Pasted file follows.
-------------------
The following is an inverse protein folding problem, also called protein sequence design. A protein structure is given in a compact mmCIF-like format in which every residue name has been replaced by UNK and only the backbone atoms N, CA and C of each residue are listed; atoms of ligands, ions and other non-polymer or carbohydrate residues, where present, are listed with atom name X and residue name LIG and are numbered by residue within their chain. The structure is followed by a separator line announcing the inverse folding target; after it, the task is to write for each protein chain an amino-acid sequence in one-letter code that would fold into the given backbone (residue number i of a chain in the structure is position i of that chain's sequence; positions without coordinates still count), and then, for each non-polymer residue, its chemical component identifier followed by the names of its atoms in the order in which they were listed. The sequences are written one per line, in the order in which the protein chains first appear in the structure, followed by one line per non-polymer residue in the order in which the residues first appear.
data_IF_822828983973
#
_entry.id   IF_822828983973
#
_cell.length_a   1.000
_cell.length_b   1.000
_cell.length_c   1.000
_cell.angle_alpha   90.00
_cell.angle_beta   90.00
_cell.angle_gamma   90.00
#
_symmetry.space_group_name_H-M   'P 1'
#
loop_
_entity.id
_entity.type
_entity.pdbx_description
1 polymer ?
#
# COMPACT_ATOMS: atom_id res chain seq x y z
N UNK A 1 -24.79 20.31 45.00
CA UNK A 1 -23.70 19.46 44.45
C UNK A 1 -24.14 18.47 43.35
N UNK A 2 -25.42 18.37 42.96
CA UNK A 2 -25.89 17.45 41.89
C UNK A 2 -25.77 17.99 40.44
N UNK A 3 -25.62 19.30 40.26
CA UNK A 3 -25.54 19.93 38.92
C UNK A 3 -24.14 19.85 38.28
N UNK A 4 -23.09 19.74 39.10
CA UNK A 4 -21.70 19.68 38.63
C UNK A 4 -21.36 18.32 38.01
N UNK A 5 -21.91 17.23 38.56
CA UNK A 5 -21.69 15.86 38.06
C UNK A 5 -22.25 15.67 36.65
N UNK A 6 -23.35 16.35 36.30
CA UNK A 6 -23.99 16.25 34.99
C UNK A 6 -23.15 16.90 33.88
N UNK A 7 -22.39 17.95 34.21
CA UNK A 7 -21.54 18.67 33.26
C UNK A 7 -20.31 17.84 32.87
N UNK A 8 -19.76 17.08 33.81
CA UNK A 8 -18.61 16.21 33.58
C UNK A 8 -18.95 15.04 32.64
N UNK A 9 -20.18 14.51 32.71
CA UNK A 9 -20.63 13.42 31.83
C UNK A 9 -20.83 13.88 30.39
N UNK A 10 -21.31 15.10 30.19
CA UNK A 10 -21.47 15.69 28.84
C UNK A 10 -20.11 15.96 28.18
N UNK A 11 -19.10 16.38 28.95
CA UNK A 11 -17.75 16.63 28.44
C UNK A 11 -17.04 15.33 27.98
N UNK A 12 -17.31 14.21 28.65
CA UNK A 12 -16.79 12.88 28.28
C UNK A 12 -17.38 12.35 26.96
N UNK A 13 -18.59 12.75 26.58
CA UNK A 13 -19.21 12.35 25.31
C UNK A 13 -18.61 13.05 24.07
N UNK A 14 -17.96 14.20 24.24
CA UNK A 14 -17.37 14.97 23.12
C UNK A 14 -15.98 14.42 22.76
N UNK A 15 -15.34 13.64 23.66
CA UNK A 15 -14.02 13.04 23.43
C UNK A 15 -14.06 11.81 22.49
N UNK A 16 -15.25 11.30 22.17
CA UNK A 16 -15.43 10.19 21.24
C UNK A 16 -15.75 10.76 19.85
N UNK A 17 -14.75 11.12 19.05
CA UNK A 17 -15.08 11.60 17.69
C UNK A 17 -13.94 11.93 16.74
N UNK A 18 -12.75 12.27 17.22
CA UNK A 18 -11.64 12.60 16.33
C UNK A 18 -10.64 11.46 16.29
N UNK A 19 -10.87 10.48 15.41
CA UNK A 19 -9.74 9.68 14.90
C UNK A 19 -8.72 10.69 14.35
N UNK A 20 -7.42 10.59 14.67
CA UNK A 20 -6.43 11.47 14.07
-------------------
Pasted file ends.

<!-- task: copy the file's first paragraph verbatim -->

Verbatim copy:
The following is an inverse protein folding problem, also called protein sequence design. A protein structure is given in a compact mmCIF-like format in which every residue name has been replaced by UNK and only the backbone atoms N, CA and C of each residue are listed; atoms of ligands, ions and other non-polymer or carbohydrate residues, where present, are listed with atom name X and residue name LIG and are numbered by residue within their chain. The structure is followed by a separator line announcing the inverse folding target; after it, the task is to write for each protein chain an amino-acid sequence in one-letter code that would fold into the given backbone (residue number i of a chain in the structure is position i of that chain's sequence; positions without coordinates still count), and then, for each non-polymer residue, its chemical component identifier followed by the names of its atoms in the order in which they were listed. The sequences are written one per line, in the order in which the protein chains first appear in the structure, followed by one line per non-polymer residue in the order in which the residues first appear.